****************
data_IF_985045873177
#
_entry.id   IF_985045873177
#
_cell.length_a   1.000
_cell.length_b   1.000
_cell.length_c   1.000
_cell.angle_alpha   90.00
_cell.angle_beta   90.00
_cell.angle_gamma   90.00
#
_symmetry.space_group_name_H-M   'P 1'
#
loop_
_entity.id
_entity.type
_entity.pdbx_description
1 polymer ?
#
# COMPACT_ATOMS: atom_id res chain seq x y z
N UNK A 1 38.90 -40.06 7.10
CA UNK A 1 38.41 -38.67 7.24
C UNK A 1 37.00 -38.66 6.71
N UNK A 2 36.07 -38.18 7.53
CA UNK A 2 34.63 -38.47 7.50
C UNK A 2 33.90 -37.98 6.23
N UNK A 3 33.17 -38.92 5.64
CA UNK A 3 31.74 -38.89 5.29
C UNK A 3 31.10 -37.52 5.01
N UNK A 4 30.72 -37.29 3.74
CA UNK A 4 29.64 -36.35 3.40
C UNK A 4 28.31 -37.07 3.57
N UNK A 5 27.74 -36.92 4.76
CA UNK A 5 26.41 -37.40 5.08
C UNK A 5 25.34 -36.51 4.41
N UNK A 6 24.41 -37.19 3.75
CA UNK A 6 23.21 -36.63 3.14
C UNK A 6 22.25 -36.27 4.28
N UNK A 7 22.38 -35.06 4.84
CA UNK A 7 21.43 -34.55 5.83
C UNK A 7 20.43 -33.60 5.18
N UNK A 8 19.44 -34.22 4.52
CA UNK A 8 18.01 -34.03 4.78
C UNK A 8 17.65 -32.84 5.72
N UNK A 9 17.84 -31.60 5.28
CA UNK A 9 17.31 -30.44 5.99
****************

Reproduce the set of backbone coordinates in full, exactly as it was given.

data_IF_985045873177
#
_entry.id   IF_985045873177
#
_cell.length_a   1.000
_cell.length_b   1.000
_cell.length_c   1.000
_cell.angle_alpha   90.00
_cell.angle_beta   90.00
_cell.angle_gamma   90.00
#
_symmetry.space_group_name_H-M   'P 1'
#
loop_
_entity.id
_entity.type
_entity.pdbx_description
1 polymer ?
#
# COMPACT_ATOMS: atom_id res chain seq x y z
N UNK A 1 38.90 -40.06 7.10
CA UNK A 1 38.41 -38.67 7.24
C UNK A 1 37.00 -38.66 6.71
N UNK A 2 36.07 -38.18 7.53
CA UNK A 2 34.63 -38.47 7.50
C UNK A 2 33.90 -37.98 6.23
N UNK A 3 33.17 -38.92 5.64
CA UNK A 3 31.74 -38.89 5.29
C UNK A 3 31.10 -37.52 5.01
N UNK A 4 30.72 -37.29 3.74
CA UNK A 4 29.64 -36.35 3.40
C UNK A 4 28.31 -37.07 3.57
N UNK A 5 27.74 -36.92 4.76
CA UNK A 5 26.41 -37.40 5.08
C UNK A 5 25.34 -36.51 4.41
N UNK A 6 24.41 -37.19 3.75
CA UNK A 6 23.21 -36.63 3.14
C UNK A 6 22.25 -36.27 4.28
N UNK A 7 22.38 -35.06 4.84
CA UNK A 7 21.43 -34.55 5.83
C UNK A 7 20.43 -33.60 5.18
N UNK A 8 19.44 -34.22 4.52
CA UNK A 8 18.01 -34.03 4.78
C UNK A 8 17.65 -32.84 5.72
N UNK A 9 17.84 -31.60 5.28
CA UNK A 9 17.31 -30.44 5.99